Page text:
State governors have expressed reluctance to approve a minimum wage higher than N70,000, citing economic constraints and sustainability concerns.

During a meeting held in Abuja under the auspices of the Nigeria Governors’ Forum (NGF), the governors reviewed the nation’s economic situation and concluded that a minimum wage exceeding N70,000 would be neither affordable nor sustainable for the states.

Sources from the meeting revealed that the governors dismissed the idea of a N100,000 minimum wage, which had been suggested by some parties. The discussion centered around options between N60,000, which was previously offered to labor unions by the Federal Government before the strike, and N70,000, the amount currently being paid by the Edo State Government.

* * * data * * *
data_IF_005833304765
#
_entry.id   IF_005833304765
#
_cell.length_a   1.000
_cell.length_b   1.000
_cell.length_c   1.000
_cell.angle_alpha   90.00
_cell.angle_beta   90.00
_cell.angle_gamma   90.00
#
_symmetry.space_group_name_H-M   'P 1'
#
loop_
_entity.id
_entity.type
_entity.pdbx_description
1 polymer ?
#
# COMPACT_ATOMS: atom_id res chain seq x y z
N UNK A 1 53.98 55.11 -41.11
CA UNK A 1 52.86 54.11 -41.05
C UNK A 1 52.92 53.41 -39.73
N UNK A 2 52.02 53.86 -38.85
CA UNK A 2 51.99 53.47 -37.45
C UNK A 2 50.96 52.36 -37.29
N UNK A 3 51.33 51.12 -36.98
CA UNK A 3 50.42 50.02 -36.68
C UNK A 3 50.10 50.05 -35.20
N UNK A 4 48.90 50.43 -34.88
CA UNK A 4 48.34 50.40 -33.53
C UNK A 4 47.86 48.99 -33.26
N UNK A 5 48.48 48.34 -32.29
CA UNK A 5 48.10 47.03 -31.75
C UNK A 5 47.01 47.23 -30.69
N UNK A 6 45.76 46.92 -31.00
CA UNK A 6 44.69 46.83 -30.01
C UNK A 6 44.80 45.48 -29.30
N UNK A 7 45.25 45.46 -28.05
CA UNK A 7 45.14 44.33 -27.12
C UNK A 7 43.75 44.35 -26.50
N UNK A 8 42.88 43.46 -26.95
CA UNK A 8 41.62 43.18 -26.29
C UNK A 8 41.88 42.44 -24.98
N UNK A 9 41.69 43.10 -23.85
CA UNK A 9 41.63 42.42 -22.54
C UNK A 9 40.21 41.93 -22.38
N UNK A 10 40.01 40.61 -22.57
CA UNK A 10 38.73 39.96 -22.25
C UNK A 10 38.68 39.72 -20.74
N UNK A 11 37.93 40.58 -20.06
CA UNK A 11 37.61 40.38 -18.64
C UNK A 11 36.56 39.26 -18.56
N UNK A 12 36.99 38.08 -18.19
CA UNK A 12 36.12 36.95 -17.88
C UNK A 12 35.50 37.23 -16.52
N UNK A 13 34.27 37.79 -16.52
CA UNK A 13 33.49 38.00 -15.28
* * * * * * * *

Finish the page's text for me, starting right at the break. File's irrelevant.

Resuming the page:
Due to the lack of consensus on a uniform minimum wage, the governors established a committee headed by Imo State Governor Hope Uzodimma, who also chairs the Progressives Governors Forum (PGF), representing governors elected on the ticket of the All Progressives Congress (APC).

This decision aligns with earlier statements made by NGF Chairman and Kwara State Governor AbdulRahman AbdulRazaq, who emphasized that states could only agree to a minimum wage that is “affordable and sustainable.”

A source at the meeting explained: “After deliberation on the minimum wage, we decided to consider options between N60,000 and N70,000 a month. We could not reach a concrete decision on the wage rate for states. Eventually, a committee, to be led by Governor Uzodimma, was mandated to look at all presentations and make recommendations. The NGF will soon reconvene to consider the Uzodimma Committee report.”

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The source further added, “No state can afford to pay a N100,000 minimum wage, and we have ruled out this benchmark.”

The NGF’s stance reflects the governors’ commitment to finding a balanced approach that addresses the needs of workers while ensuring fiscal responsibility within the states.